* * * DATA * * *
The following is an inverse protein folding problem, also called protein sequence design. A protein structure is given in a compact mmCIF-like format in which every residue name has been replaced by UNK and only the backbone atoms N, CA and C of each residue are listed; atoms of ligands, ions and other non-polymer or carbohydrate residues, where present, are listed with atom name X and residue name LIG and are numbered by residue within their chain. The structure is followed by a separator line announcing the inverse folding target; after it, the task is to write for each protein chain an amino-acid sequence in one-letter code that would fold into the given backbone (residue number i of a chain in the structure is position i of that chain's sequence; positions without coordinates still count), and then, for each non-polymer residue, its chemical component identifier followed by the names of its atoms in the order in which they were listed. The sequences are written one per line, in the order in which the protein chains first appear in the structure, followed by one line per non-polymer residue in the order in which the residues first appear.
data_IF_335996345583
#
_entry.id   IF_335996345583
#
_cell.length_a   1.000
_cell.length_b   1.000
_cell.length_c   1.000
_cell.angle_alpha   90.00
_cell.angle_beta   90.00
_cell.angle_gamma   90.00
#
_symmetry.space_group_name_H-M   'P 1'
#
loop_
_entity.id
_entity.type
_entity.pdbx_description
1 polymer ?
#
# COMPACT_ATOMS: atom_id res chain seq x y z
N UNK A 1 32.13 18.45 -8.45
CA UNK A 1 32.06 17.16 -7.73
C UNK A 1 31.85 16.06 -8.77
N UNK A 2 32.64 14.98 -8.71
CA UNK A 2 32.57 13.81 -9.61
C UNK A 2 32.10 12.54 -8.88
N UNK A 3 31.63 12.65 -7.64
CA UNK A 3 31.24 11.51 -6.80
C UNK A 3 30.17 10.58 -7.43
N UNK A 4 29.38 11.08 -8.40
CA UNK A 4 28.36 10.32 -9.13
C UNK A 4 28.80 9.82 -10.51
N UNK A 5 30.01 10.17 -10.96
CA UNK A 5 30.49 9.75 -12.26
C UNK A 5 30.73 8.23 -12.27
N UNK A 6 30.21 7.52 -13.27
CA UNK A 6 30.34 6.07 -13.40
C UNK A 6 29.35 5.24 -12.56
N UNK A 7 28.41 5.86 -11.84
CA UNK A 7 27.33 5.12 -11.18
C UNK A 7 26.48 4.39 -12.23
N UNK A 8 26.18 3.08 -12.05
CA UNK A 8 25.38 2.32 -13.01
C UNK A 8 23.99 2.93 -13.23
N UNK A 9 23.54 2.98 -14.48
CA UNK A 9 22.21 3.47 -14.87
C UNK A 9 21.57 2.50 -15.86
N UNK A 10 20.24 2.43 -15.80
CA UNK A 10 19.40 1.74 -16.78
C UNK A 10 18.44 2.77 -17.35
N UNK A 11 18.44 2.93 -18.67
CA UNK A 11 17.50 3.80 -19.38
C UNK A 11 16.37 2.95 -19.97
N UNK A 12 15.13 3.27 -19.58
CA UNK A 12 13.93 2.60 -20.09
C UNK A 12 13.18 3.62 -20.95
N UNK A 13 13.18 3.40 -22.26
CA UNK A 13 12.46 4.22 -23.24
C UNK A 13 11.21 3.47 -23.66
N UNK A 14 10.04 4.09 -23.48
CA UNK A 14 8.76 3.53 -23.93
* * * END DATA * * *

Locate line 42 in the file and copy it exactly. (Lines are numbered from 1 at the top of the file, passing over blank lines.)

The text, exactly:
C UNK A 7 26.48 4.39 -12.23